Smoking and Its Effects on Fertility

We all know that smoking is bad for your health. But, how bad is smoking if you are looking to become pregnant? Right off the bat, you know what we are going to say… QUIT SMOKING! It’s a bad habit. It’s not good for you. It causes lung cancer… The list goes on and on.

If you are currently a smoker, you may have tried to kick the habit before and failed. The reality of your addiction overwhelmed your motivation for quitting, and you went back to smoking on a regular basis. Maybe you are a smoker that has never thought about quitting before until you began thinking of having a child. No matter which category of smoker you fall under, the motivation inside you may never be stronger to quit than when you are looking to bear a child.

Your entire world is about to be turned upside down. You are about to embark on one of the most amazing adventures life has to offer. You need to become a role model for your child before they are born. By using all the motivation inside of you that wants to give your child the best life possible, you can defeat your smoking habit!

Up to this point you have endured many hardships, failed at many things, and kept picking yourself back up. You can quit! You can do this! Do it for the health of your future children and for your future health!

If you need more reasons to quit smoking before your pregnancy begins, below you can find a list of how smoking will cause complications during your pregnancy, and how smoking will affect the future health of your child.

How smoking negatively impacts pregnancy:

  1. Smoking damages the DNA of eggs AND sperm, making it more difficult to conceive
  2. Miscarriage rates are higher in smokers than non-smokers
  3. Smoking causes a higher chance of having a placental abruption
  4. Smoking increases the likelihood of preeclampsia during pregnancy
  5. You are more likely to develop placental previa if you smoke
  6. In general, smoking lowers the quality of placenta  
  7. Smoking causes less oxygen and poor circulation that leads to lower birthweights
  8. Delivering your child prematurely is more likely if you smoke
  9. If you smoke and become pregnant, you are at higher risk of early onset breast cancer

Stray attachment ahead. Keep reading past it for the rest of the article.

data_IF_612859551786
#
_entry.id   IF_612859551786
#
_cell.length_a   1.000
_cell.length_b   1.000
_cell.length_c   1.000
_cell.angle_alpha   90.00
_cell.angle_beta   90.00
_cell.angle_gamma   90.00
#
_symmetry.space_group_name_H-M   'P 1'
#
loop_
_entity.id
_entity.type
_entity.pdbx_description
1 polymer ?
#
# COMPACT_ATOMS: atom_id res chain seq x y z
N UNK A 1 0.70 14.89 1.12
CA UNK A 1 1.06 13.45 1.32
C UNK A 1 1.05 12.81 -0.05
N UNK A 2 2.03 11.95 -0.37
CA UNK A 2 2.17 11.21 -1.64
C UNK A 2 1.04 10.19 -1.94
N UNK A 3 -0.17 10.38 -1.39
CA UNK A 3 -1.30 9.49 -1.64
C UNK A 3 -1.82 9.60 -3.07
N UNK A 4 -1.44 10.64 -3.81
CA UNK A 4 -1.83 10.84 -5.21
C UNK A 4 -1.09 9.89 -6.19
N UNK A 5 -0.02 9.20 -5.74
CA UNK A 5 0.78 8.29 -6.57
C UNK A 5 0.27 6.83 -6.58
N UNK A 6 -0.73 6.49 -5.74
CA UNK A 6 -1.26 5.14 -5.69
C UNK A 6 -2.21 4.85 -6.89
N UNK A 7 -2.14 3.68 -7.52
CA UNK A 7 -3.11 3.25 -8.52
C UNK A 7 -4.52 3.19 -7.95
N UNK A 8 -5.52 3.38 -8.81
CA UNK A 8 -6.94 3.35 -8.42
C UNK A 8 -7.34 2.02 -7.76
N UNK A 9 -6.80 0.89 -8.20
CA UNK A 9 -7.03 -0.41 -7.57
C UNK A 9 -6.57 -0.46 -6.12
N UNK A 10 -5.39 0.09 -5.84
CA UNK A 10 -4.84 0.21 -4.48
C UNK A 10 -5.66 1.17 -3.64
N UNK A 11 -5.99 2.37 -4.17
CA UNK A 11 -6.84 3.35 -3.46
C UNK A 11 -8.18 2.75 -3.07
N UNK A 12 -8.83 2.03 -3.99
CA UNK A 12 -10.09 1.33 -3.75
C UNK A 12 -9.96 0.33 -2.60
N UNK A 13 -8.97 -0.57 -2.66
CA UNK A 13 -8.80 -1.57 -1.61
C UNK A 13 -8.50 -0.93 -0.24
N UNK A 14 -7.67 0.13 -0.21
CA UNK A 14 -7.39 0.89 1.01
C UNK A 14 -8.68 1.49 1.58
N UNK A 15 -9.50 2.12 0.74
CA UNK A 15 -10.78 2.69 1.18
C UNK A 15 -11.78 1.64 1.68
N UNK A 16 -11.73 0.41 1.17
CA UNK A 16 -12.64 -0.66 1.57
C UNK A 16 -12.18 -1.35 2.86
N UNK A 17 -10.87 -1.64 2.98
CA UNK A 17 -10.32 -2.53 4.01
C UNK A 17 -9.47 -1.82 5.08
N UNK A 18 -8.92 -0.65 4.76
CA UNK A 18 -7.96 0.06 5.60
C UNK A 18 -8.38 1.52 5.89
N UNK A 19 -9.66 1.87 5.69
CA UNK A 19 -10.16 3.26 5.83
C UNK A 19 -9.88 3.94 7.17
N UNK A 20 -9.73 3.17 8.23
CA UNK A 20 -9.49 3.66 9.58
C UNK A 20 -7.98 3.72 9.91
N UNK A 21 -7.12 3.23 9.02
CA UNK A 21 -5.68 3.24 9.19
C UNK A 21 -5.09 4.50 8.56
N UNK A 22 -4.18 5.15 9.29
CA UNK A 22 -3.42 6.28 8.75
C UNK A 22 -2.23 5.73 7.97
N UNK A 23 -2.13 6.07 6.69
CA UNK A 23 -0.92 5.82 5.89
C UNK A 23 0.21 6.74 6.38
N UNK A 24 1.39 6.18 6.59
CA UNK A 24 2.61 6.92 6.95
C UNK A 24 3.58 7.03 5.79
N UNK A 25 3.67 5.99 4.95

10. Smokers produce more birth defects compared to non-smokers

How smoking impacts your future child:

  1. Your child will be at three times more risk of sudden infant death syndrome (SIDS) if you smoke
  2. The children of smokers are more susceptible to behavioral problems and psychiatric illnesses
  3. Mothers who smoke increase the likelihood of their child having higher blood pressure during childhood
  4. Smoking increases the risk of your child developing respiratory disorders/issues
  5. Smoking during pregnancy impairs the immune system of the child after birth, increasing the chances of a child getting sick

Quitting smoking could be the missing link to your conception issues, or could be the deciding factor for a healthy and successful pregnancy. If you want to become pregnant, the risk of continuing to smoke is too great.

We are all familiar with the famous scene in Spiderman when Ben Parker tells his son, Peter Parker “With great power, comes great responsibility”. You have a great power inside of you, a miracle, the ability to create another human being. You also have a great responsibility to ensure you wield your power over your child’s future in a responsible manner. Working with a fertility specialist when you are looking to become pregnant is an invaluable step towards having a healthy, happy and amazing pregnancy.

 

References
Higgins, S. (2002). Smoking in pregnancy. Current Opinion in Obstetrics and Gynecology, 14(2), 145-151.
https://www.cdc.gov/reproductivehealth/maternalinfanthealth/tobaccousepregnancy/